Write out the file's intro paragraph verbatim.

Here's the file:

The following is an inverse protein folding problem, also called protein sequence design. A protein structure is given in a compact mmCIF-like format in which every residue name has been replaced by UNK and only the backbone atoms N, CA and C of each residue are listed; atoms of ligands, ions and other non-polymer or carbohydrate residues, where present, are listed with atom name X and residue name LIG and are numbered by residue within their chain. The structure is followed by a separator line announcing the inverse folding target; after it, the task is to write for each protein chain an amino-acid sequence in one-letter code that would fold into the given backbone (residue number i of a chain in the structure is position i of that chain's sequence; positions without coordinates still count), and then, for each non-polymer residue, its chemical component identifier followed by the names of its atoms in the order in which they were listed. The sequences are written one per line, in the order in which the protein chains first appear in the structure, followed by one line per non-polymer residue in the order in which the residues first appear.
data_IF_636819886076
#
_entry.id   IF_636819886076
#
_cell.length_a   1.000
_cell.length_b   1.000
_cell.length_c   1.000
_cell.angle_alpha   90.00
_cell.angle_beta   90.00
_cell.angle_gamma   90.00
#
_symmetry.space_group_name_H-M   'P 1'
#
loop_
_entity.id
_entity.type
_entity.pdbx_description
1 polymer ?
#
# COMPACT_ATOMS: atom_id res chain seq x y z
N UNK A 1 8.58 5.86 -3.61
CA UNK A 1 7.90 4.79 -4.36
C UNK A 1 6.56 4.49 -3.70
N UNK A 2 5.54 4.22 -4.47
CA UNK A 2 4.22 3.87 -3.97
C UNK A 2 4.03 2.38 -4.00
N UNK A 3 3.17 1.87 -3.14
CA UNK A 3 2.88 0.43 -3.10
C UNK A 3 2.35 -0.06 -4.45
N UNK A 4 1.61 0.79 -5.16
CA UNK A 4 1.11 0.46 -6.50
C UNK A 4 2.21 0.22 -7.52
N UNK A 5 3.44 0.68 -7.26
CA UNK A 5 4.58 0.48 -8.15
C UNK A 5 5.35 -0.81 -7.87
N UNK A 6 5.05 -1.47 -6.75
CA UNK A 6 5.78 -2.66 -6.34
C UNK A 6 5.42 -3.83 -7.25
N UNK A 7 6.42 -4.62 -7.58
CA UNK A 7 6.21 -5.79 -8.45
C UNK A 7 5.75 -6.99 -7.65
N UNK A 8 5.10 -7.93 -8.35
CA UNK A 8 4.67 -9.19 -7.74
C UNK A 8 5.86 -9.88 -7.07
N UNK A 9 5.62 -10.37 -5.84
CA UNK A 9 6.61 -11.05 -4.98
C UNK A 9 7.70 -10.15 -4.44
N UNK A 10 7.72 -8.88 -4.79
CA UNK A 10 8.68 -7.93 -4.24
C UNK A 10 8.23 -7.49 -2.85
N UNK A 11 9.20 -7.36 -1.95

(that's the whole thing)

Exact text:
The following is an inverse protein folding problem, also called protein sequence design. A protein structure is given in a compact mmCIF-like format in which every residue name has been replaced by UNK and only the backbone atoms N, CA and C of each residue are listed; atoms of ligands, ions and other non-polymer or carbohydrate residues, where present, are listed with atom name X and residue name LIG and are numbered by residue within their chain. The structure is followed by a separator line announcing the inverse folding target; after it, the task is to write for each protein chain an amino-acid sequence in one-letter code that would fold into the given backbone (residue number i of a chain in the structure is position i of that chain's sequence; positions without coordinates still count), and then, for each non-polymer residue, its chemical component identifier followed by the names of its atoms in the order in which they were listed. The sequences are written one per line, in the order in which the protein chains first appear in the structure, followed by one line per non-polymer residue in the order in which the residues first appear.